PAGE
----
Anyway, that's my opinion.
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#11 deuce

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Posted 19 December 2011 - 09:11 PM

The only guideline to depicting Conan artistically is the Conan stories by Robert E. Howard. And that is it.


When it comes to kilts and blah dee blah that surely Howard meant... Show me were Howard said or described Conan in such. Or his Cimmerian brothers, so to speak. Otherwise, it doesn't fit.


Are you being purposely disengenuous? Surely you already know that nobody can show you "were" REH said such because ALL he ever said about Cimmerian attire was that Conan once wore a "panther-skin lion-cloth" in his youth. That's it. So is an artist to depict every Cimmerian man, woman and child in such loincloths?

Therefore, we've got a definite grey area to deal with. IMO, the obvious place to look for clues would be in Robert E. Howard's other yarns. Specifically, those dealing with Gaels up to, say, the Cormac Fitzgeoffrey stories.

Frazetta. I will focus on his opener: The Barbarian cover for Conan the Adventurer 1966. Whether Frazetta read Howard or not as many say not leaves me wondering then how he took, by my memory, a scene out of one of the stories -- The Slithering Shadow, I believe -- where Conan stands on a dune, I believe, with a collapsed girl hanging on his leg, and expanded the scene to encompass the whole of the book with the hill of bodies and incredible background. Incredible.... True, the bracelets and bone necklace don't really fit as to Howard's decriptions (as didn't earrings and such in later works), but Frazetta sure hit Conan depictions running. He set the stage.


I'm glad you decided to finish up by reiterating some of my points from the initial post. I wasn't aware of anyone disputing that Frank Frazetta was an artist of almost unparalleled talent and power (we have several threads on Mr. Frazetta, BTW). The way in which Frazetta figures into this thread is how many non-Howardian elements from his paintings have now become standard cliches in Conan art up to the present moment. Artists glom on to the obvious points of FF's paintings while being seemingly incapable of capturing the inherent power and menace, which I would argue is the MOST Howardian thing about those works.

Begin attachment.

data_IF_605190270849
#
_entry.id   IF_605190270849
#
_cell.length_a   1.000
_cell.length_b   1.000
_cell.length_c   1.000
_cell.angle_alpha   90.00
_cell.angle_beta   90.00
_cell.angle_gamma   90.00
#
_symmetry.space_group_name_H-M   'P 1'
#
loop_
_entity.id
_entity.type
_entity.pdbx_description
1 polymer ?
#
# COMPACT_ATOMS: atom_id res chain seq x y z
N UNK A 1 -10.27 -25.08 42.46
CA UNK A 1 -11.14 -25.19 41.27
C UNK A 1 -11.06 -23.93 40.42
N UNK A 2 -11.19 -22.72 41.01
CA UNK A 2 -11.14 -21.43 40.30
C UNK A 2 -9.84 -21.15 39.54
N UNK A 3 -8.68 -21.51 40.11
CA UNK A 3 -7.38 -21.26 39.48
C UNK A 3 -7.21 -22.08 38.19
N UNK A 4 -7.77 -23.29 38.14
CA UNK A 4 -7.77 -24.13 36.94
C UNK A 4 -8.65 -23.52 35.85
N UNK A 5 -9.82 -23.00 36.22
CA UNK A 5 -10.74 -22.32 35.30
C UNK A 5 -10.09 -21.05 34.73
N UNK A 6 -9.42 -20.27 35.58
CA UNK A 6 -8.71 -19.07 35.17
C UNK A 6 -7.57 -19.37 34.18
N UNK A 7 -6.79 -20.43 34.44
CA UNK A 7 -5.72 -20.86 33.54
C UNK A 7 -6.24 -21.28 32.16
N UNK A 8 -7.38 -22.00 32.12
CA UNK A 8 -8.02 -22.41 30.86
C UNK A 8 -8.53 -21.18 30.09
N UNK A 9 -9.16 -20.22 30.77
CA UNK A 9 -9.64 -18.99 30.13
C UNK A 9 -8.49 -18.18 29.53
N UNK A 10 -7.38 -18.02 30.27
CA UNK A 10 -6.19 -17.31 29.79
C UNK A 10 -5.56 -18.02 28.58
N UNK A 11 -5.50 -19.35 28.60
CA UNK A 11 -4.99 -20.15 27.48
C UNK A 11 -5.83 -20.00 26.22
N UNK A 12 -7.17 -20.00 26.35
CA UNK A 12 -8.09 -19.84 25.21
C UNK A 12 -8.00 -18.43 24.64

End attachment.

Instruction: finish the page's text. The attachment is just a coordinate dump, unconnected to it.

This thread isn't "about" Frazetta. It's about trying to sort out the added-on crap that now distorts the Cimmerian (and the Hyborian Age) Robert E. Howard described. Then, hopefully, we come up with some sort of rough guide for Conan artists in the future.

I'd really like to move on from Frazetta a little (as Monk has tried to do), but I'd like to address your point about "Whether Frazetta read Howard or not as many say not leaves me wondering" (that's a very uniquely-structured phrase, BTW). One of the "many" to "say" (and the first) was Frazetta himself. Since you seem unfamiliar with the particulars, you might want to check out this article:

http://www.thecimmer...a-cool-million/

Frank said it. More than once. We know for a fact that Roy G. Krenkel, Frank's close friend, was a major REH fan (he wrote a great intro to Sowers of the Thunder). We also know that Frank gave credit to RGK for helping to finalize the composition of "The Barbarian" (the CtA cover). Taking Mr. Frazetta's remarks about not reading REH into consideration, it seems likely that Krenkel just gave him the Cliff Notes of the tales and Frank ran with that info. When one considers how closely FF stuck to the "facts" when illustrating Tarzan and the Barsoom books (we know he read Burroughs), it would explain the deviations from Howard's descriptions.

Since you seem a little rusty on the subject of Frazetta, you might want to check out these articles as well:

http://www.thecimmer...ta-fantasy-art/

Hope that helps AND I hope we can get back to the main purpose of this thread. :)

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#12 emerald

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Posted 19 December 2011 - 09:33 PM

I think Amsterdamaged basically nailed the issue here...

"The problem with trying to enforce such a rubic is that it runs the risk a stiffling an artist's creativity.... Conan doesn't wear a fur loin cloth at any point in HotD, or a necklace made of teeth, or a huge leather girdle, nor does he weild a scimitar, or hold his sword and sheild high up in the air -leaving himself fully exposed -while charging into battle, nor are there any skeleton warriors in HotD. By your rubic, this painting is a complete failure, and yet it helped sell millions of volumes and is considered one of Frazetta's most classic and iconic paintings..."

On one hand, a "bible" for Conan artists would insure a measure of fidelity and uniformity to the art.

But on the other hand, drawing Conan has got to be one of the most intimidating tasks an artist could take on. The artist knows right off his or her work will be compared directly to the work of Frank Frazetta, Barry Windsor-Smith and John Buscema.

And now, in addition to that burden, let's give you a "bible" telling you how you're *supposed* to draw Conan and his world.

Oh yeah, those superb artists you'll be compared to? They didn't have any such bible to work from. They were free to follow their own artistic muse and achieve greatness on their own terms. You? You're gonna need this book of instructions.
Get to work buddy, and nevermind the creative strait-jacket.

It's hard for me to believe that this would ultimately do Conan any real favors. I'm afraid that down this road a uniform, politically-correct mediocrity awaits.